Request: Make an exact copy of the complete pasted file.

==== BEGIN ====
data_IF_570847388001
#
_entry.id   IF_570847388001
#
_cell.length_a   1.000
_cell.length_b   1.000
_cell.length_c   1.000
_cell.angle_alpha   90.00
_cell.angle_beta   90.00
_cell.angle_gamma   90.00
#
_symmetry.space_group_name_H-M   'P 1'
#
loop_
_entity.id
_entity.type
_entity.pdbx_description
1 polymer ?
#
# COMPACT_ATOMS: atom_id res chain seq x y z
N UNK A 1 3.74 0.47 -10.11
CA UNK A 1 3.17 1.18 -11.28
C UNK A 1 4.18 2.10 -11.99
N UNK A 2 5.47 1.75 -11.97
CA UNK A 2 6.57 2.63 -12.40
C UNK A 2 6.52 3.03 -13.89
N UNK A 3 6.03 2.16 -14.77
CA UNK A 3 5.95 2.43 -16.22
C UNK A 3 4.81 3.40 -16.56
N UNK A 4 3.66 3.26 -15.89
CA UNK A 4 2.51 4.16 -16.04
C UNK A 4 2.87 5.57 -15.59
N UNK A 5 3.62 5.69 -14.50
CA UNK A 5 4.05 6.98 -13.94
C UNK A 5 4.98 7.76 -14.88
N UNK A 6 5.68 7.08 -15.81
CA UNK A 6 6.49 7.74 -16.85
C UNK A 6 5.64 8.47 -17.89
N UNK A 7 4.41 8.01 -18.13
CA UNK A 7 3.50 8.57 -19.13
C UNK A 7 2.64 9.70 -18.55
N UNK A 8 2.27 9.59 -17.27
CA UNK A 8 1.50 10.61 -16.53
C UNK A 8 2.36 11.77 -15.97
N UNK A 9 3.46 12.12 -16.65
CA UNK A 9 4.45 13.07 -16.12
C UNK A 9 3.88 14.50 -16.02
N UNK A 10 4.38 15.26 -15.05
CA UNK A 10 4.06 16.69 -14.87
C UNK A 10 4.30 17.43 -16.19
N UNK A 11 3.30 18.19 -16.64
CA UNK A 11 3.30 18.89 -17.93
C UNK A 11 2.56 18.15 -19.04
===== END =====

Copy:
data_IF_570847388001
#
_entry.id   IF_570847388001
#
_cell.length_a   1.000
_cell.length_b   1.000
_cell.length_c   1.000
_cell.angle_alpha   90.00
_cell.angle_beta   90.00
_cell.angle_gamma   90.00
#
_symmetry.space_group_name_H-M   'P 1'
#
loop_
_entity.id
_entity.type
_entity.pdbx_description
1 polymer ?
#
# COMPACT_ATOMS: atom_id res chain seq x y z
N UNK A 1 3.74 0.47 -10.11
CA UNK A 1 3.17 1.18 -11.28
C UNK A 1 4.18 2.10 -11.99
N UNK A 2 5.47 1.75 -11.97
CA UNK A 2 6.57 2.63 -12.40
C UNK A 2 6.52 3.03 -13.89
N UNK A 3 6.03 2.16 -14.77
CA UNK A 3 5.95 2.43 -16.22
C UNK A 3 4.81 3.40 -16.56
N UNK A 4 3.66 3.26 -15.89
CA UNK A 4 2.51 4.16 -16.04
C UNK A 4 2.87 5.57 -15.59
N UNK A 5 3.62 5.69 -14.50
CA UNK A 5 4.05 6.98 -13.94
C UNK A 5 4.98 7.76 -14.88
N UNK A 6 5.68 7.08 -15.81
CA UNK A 6 6.49 7.74 -16.85
C UNK A 6 5.64 8.47 -17.89
N UNK A 7 4.41 8.01 -18.13
CA UNK A 7 3.50 8.57 -19.13
C UNK A 7 2.64 9.70 -18.55
N UNK A 8 2.27 9.59 -17.27
CA UNK A 8 1.50 10.61 -16.53
C UNK A 8 2.36 11.77 -15.97
N UNK A 9 3.46 12.12 -16.65
CA UNK A 9 4.45 13.07 -16.12
C UNK A 9 3.88 14.50 -16.02
N UNK A 10 4.38 15.26 -15.05
CA UNK A 10 4.06 16.69 -14.87
C UNK A 10 4.30 17.43 -16.19
N UNK A 11 3.30 18.19 -16.64
CA UNK A 11 3.30 18.89 -17.93
C UNK A 11 2.56 18.15 -19.04